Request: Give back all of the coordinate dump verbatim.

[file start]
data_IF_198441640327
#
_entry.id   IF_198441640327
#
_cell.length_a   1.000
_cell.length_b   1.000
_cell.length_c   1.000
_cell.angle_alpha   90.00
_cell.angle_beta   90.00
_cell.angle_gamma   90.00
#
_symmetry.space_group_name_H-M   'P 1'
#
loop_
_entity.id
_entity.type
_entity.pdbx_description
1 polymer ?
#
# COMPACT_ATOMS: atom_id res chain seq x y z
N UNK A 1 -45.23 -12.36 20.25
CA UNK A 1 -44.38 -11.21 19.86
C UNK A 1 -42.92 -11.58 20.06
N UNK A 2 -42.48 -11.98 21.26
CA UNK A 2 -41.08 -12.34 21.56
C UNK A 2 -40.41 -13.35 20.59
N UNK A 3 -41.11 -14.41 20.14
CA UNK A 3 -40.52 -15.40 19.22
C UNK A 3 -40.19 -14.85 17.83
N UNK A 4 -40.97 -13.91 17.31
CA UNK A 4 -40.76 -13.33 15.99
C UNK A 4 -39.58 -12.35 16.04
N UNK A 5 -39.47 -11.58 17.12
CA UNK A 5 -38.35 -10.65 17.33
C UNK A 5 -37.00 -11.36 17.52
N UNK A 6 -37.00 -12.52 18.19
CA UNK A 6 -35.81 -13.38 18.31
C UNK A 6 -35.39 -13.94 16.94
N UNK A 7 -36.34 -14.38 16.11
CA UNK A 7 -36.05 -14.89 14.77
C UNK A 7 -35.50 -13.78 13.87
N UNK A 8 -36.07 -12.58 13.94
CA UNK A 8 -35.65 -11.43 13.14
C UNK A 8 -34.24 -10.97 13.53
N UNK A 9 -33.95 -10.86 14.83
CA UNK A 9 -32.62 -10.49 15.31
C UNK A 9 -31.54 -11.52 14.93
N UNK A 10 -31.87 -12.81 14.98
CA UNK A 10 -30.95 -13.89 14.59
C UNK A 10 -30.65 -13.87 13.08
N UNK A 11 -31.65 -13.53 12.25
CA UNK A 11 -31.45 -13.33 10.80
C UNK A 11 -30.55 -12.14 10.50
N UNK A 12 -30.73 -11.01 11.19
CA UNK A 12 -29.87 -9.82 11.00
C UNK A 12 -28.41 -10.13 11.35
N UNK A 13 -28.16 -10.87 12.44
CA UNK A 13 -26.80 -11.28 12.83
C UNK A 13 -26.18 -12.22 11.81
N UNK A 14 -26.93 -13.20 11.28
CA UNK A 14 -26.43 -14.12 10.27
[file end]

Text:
data_IF_198441640327
#
_entry.id   IF_198441640327
#
_cell.length_a   1.000
_cell.length_b   1.000
_cell.length_c   1.000
_cell.angle_alpha   90.00
_cell.angle_beta   90.00
_cell.angle_gamma   90.00
#
_symmetry.space_group_name_H-M   'P 1'
#
loop_
_entity.id
_entity.type
_entity.pdbx_description
1 polymer ?
#
# COMPACT_ATOMS: atom_id res chain seq x y z
N UNK A 1 -45.23 -12.36 20.25
CA UNK A 1 -44.38 -11.21 19.86
C UNK A 1 -42.92 -11.58 20.06
N UNK A 2 -42.48 -11.98 21.26
CA UNK A 2 -41.08 -12.34 21.56
C UNK A 2 -40.41 -13.35 20.59
N UNK A 3 -41.11 -14.41 20.14
CA UNK A 3 -40.52 -15.40 19.22
C UNK A 3 -40.19 -14.85 17.83
N UNK A 4 -40.97 -13.91 17.31
CA UNK A 4 -40.76 -13.33 15.99
C UNK A 4 -39.58 -12.35 16.04
N UNK A 5 -39.47 -11.58 17.12
CA UNK A 5 -38.35 -10.65 17.33
C UNK A 5 -37.00 -11.36 17.52
N UNK A 6 -37.00 -12.52 18.19
CA UNK A 6 -35.81 -13.38 18.31
C UNK A 6 -35.39 -13.94 16.94
N UNK A 7 -36.34 -14.38 16.11
CA UNK A 7 -36.05 -14.89 14.77
C UNK A 7 -35.50 -13.78 13.87
N UNK A 8 -36.07 -12.58 13.94
CA UNK A 8 -35.65 -11.43 13.14
C UNK A 8 -34.24 -10.97 13.53
N UNK A 9 -33.95 -10.86 14.83
CA UNK A 9 -32.62 -10.49 15.31
C UNK A 9 -31.54 -11.52 14.93
N UNK A 10 -31.87 -12.81 14.98
CA UNK A 10 -30.95 -13.89 14.59
C UNK A 10 -30.65 -13.87 13.08
N UNK A 11 -31.65 -13.53 12.25
CA UNK A 11 -31.45 -13.33 10.80
C UNK A 11 -30.55 -12.14 10.50
N UNK A 12 -30.73 -11.01 11.19
CA UNK A 12 -29.87 -9.82 11.00
C UNK A 12 -28.41 -10.13 11.35
N UNK A 13 -28.16 -10.87 12.44
CA UNK A 13 -26.80 -11.28 12.83
C UNK A 13 -26.18 -12.22 11.81
N UNK A 14 -26.93 -13.20 11.28
CA UNK A 14 -26.43 -14.12 10.27